RL. I". Kolb has been elected. The al
ternative is presented of submission to
wrong, insult and robbery or to assert
the sovereign power before which
thrones totter, scepters fall and ontrages
of tyrants cease. That alternative
must meet a response from manhood
or silent sub~mission from those un
worthy of citizenship. A proud and
chivalrous people worthy of freedom
cannot shirk the responsibilities the
sittuation enforces. A distir~guiished
patriot has asserted that the man who
will not light for his liberty is unwor
thy of freedem. We (10 not advise
fighting or lawlessness of any kind, but
the crisis has arisen that the sovereign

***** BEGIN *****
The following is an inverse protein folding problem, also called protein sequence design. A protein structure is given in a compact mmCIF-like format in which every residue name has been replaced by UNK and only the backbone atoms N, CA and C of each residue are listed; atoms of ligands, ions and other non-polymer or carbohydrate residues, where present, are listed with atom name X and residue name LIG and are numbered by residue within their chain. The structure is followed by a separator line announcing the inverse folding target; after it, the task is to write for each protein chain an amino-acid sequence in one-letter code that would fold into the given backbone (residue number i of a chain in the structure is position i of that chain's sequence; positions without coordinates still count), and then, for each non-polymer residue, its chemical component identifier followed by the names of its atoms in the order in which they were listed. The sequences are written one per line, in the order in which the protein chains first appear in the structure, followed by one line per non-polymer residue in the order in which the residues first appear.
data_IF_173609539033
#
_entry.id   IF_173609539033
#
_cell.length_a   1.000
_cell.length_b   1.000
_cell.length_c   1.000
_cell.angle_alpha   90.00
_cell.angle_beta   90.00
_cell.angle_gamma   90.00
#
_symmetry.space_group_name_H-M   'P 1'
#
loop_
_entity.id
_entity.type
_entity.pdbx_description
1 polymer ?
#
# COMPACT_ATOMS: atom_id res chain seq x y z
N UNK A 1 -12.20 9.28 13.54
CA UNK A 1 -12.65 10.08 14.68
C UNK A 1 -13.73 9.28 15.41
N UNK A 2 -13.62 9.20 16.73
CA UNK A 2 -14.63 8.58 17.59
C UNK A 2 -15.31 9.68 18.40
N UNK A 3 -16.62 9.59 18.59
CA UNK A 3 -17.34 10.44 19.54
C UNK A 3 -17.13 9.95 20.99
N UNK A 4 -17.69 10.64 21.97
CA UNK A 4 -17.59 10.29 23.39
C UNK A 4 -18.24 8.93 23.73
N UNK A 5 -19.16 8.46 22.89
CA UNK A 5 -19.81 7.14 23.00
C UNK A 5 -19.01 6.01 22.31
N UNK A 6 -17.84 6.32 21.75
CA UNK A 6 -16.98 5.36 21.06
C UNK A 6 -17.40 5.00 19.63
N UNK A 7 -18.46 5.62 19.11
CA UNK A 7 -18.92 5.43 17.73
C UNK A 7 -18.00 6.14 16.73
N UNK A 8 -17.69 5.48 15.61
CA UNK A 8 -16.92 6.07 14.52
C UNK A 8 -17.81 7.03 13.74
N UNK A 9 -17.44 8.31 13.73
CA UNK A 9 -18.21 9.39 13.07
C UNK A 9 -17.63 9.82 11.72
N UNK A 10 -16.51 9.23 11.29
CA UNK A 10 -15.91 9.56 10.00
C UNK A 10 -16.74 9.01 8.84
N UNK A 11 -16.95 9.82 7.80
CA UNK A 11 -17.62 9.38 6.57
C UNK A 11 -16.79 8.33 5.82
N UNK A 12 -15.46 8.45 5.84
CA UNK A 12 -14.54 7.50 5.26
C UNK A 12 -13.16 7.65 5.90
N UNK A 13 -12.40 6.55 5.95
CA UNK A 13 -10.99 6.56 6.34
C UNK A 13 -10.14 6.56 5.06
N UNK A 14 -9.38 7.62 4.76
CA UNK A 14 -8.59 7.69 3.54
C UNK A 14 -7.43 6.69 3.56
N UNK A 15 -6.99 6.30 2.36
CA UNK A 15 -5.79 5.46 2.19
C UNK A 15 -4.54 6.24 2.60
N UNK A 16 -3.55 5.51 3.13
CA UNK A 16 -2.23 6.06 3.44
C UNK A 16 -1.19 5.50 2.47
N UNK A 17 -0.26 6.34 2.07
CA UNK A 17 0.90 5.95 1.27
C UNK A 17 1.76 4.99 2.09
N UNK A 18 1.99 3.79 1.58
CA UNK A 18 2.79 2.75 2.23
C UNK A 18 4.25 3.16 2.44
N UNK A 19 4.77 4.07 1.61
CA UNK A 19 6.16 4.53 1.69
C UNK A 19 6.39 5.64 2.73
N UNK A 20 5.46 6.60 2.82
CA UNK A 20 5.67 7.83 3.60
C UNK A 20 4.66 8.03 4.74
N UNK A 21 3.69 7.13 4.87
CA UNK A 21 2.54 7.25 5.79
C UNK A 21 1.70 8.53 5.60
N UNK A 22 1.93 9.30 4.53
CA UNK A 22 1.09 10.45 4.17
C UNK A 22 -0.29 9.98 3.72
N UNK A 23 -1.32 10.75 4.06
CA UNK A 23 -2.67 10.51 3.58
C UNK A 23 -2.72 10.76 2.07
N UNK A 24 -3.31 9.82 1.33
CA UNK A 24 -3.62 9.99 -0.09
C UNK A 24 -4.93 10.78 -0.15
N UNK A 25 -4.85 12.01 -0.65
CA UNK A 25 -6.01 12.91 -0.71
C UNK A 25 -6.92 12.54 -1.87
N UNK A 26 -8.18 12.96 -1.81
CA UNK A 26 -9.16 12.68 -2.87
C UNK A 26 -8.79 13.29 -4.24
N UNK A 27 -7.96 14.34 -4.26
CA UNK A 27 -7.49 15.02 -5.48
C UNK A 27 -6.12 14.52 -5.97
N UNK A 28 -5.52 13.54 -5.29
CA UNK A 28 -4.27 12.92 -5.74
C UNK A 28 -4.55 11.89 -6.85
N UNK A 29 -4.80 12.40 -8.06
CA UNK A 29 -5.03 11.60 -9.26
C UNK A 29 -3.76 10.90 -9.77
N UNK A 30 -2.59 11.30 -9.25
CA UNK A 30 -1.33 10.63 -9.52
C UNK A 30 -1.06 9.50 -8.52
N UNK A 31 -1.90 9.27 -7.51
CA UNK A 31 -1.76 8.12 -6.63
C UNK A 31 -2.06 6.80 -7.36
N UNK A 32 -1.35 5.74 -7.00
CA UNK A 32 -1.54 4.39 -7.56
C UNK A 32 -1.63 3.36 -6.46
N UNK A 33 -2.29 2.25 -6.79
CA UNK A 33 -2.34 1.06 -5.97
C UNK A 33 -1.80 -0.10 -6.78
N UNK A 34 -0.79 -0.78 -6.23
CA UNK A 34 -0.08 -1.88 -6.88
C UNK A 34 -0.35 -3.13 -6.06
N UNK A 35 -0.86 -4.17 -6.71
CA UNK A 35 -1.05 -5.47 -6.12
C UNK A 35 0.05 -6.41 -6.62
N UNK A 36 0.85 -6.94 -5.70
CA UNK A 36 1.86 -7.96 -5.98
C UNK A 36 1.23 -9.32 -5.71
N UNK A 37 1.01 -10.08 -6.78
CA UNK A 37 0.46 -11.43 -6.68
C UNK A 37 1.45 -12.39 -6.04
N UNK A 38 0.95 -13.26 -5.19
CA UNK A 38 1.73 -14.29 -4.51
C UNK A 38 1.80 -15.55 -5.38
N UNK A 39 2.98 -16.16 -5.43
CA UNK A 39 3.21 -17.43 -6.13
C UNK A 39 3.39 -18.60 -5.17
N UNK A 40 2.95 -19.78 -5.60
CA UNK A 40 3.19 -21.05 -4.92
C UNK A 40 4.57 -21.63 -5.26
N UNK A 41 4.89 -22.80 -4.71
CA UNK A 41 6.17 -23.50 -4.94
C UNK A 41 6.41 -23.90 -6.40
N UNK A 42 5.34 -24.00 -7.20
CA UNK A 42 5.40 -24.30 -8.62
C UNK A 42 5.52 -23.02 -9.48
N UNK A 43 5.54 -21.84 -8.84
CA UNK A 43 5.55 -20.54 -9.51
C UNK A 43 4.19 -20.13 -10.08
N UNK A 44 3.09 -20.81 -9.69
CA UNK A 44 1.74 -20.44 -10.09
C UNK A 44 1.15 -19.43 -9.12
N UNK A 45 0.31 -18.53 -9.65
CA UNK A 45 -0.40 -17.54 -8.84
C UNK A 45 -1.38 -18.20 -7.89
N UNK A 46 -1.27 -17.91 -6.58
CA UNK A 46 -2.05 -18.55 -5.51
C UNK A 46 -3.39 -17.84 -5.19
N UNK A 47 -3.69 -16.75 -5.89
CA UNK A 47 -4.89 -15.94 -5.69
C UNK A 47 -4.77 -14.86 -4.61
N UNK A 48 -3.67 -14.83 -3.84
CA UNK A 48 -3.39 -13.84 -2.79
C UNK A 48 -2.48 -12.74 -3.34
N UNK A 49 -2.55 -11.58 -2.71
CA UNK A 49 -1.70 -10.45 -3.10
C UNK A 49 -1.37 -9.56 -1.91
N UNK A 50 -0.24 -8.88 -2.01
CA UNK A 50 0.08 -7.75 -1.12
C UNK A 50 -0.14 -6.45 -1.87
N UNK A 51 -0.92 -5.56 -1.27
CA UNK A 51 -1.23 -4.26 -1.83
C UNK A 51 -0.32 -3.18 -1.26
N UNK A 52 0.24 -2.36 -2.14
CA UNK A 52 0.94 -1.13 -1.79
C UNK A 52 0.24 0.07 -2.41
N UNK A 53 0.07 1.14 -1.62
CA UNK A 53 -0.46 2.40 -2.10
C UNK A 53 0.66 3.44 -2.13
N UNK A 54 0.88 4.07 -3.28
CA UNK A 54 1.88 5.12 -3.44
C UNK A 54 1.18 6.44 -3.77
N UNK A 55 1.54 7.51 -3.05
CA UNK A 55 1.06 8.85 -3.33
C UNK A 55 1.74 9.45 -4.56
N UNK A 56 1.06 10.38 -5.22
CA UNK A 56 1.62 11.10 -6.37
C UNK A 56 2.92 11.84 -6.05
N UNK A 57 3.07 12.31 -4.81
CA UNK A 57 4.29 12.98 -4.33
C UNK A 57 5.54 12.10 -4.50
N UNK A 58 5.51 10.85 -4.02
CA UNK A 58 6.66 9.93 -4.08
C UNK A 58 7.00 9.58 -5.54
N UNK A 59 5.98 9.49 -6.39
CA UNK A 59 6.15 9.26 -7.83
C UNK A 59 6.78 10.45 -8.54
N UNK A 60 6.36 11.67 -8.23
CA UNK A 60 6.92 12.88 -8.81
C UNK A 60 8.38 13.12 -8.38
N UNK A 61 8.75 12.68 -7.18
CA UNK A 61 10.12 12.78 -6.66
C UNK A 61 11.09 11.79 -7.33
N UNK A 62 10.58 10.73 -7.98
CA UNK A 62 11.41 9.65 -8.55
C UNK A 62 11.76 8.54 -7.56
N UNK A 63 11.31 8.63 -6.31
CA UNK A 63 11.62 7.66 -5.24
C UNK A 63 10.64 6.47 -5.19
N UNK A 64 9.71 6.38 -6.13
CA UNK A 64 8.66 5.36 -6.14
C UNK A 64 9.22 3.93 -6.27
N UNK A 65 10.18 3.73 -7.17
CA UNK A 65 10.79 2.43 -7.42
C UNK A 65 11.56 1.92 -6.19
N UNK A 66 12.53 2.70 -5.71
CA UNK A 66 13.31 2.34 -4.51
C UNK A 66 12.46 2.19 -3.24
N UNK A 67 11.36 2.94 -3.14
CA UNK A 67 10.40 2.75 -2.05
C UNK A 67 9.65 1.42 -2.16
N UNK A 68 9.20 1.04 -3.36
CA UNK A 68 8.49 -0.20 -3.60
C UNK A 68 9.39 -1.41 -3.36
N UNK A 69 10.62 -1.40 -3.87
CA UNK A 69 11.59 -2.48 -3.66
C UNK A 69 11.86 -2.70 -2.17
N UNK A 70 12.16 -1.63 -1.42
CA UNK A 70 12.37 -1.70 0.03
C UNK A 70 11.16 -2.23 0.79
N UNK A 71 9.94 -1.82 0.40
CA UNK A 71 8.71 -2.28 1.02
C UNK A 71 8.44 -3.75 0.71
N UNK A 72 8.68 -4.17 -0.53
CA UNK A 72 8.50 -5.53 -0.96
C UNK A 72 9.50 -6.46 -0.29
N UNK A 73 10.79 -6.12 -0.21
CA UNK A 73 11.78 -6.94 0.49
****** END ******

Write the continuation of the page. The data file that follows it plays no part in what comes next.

newer sh all assert itsel f to compell un
worthy servants of its will to sub~mit to
its power and recognize its authority.
Your committee recognizes that It
has been entrusted1 with certain duties
andl that its powers are circumscribed;
and it feels authorize:I only in going to
the extent of advising and urging those
whom it represents to exercise the
power inlvestedl In them and to hold
meetings on Thursday, the 23d of Au
gust, at the respective court houses, if
not othierwise specinied to act upon this
great crisis and to insist that manhood
patriotism and love of liberty which
has alwvays evoked prompt and decisive
action from them shall find expression
in their course, that will be creditable
to their revolutionary aires and furnish
a precedent in our history to which all
will ever revert with pridle and satis
At the same time andl place, we would
urge the organization of law and order
leagues to uphold the supremacy of that